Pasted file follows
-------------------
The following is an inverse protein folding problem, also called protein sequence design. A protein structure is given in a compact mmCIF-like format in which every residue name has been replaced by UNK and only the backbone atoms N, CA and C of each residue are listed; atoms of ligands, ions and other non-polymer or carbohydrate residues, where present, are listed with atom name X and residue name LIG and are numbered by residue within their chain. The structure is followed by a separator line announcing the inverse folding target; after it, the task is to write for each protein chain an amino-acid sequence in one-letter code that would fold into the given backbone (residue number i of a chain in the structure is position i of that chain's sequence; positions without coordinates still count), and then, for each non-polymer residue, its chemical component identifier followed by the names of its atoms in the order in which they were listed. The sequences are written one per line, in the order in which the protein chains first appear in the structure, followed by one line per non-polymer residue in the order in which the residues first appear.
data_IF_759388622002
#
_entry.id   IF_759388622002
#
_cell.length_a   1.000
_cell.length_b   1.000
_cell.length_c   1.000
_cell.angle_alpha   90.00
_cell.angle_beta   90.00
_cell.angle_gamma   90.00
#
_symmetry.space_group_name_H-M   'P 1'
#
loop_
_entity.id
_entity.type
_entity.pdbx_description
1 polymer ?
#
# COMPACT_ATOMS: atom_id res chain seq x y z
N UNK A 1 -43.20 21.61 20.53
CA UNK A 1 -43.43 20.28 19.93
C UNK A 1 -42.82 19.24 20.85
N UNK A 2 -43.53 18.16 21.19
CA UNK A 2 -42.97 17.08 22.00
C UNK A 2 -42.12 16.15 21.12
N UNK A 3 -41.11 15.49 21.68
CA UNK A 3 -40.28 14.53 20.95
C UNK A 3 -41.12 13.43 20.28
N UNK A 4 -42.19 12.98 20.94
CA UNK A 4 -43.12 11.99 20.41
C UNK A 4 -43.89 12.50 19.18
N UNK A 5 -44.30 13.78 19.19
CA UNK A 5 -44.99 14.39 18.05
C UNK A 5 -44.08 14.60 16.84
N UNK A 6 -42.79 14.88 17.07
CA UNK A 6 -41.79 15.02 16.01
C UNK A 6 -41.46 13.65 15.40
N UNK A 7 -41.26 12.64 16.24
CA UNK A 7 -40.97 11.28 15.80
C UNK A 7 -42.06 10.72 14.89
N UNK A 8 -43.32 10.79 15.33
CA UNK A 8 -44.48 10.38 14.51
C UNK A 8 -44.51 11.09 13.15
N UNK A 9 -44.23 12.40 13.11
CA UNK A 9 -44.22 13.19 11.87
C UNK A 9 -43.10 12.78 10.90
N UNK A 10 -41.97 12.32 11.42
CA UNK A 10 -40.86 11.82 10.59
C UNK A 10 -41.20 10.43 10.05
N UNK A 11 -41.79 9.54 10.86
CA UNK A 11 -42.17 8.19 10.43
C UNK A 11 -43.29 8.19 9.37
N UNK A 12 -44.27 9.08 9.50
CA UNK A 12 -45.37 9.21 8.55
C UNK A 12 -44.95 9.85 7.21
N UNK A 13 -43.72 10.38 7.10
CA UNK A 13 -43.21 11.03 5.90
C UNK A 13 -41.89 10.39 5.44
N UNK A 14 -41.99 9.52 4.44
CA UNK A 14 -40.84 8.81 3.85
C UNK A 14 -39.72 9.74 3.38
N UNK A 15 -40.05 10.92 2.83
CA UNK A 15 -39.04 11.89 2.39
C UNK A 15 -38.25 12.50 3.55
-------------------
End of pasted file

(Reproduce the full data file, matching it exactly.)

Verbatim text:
The following is an inverse protein folding problem, also called protein sequence design. A protein structure is given in a compact mmCIF-like format in which every residue name has been replaced by UNK and only the backbone atoms N, CA and C of each residue are listed; atoms of ligands, ions and other non-polymer or carbohydrate residues, where present, are listed with atom name X and residue name LIG and are numbered by residue within their chain. The structure is followed by a separator line announcing the inverse folding target; after it, the task is to write for each protein chain an amino-acid sequence in one-letter code that would fold into the given backbone (residue number i of a chain in the structure is position i of that chain's sequence; positions without coordinates still count), and then, for each non-polymer residue, its chemical component identifier followed by the names of its atoms in the order in which they were listed. The sequences are written one per line, in the order in which the protein chains first appear in the structure, followed by one line per non-polymer residue in the order in which the residues first appear.
data_IF_759388622002
#
_entry.id   IF_759388622002
#
_cell.length_a   1.000
_cell.length_b   1.000
_cell.length_c   1.000
_cell.angle_alpha   90.00
_cell.angle_beta   90.00
_cell.angle_gamma   90.00
#
_symmetry.space_group_name_H-M   'P 1'
#
loop_
_entity.id
_entity.type
_entity.pdbx_description
1 polymer ?
#
# COMPACT_ATOMS: atom_id res chain seq x y z
N UNK A 1 -43.20 21.61 20.53
CA UNK A 1 -43.43 20.28 19.93
C UNK A 1 -42.82 19.24 20.85
N UNK A 2 -43.53 18.16 21.19
CA UNK A 2 -42.97 17.08 22.00
C UNK A 2 -42.12 16.15 21.12
N UNK A 3 -41.11 15.49 21.68
CA UNK A 3 -40.28 14.53 20.95
C UNK A 3 -41.12 13.43 20.28
N UNK A 4 -42.19 12.98 20.94
CA UNK A 4 -43.12 11.99 20.41
C UNK A 4 -43.89 12.50 19.18
N UNK A 5 -44.30 13.78 19.19
CA UNK A 5 -44.99 14.39 18.05
C UNK A 5 -44.08 14.60 16.84
N UNK A 6 -42.79 14.88 17.07
CA UNK A 6 -41.79 15.02 16.01
C UNK A 6 -41.46 13.65 15.40
N UNK A 7 -41.26 12.64 16.24
CA UNK A 7 -40.97 11.28 15.80
C UNK A 7 -42.06 10.72 14.89
N UNK A 8 -43.32 10.79 15.33
CA UNK A 8 -44.48 10.38 14.51
C UNK A 8 -44.51 11.09 13.15
N UNK A 9 -44.23 12.40 13.11
CA UNK A 9 -44.22 13.19 11.87
C UNK A 9 -43.10 12.78 10.90
N UNK A 10 -41.97 12.32 11.42
CA UNK A 10 -40.86 11.82 10.59
C UNK A 10 -41.20 10.43 10.05
N UNK A 11 -41.79 9.54 10.86
CA UNK A 11 -42.17 8.19 10.43
C UNK A 11 -43.29 8.19 9.37
N UNK A 12 -44.27 9.08 9.50
CA UNK A 12 -45.37 9.21 8.55
C UNK A 12 -44.95 9.85 7.21
N UNK A 13 -43.72 10.38 7.10
CA UNK A 13 -43.21 11.03 5.90
C UNK A 13 -41.89 10.39 5.44
N UNK A 14 -41.99 9.52 4.44
CA UNK A 14 -40.84 8.81 3.85
C UNK A 14 -39.72 9.74 3.38
N UNK A 15 -40.05 10.92 2.83
CA UNK A 15 -39.04 11.89 2.39
C UNK A 15 -38.25 12.50 3.55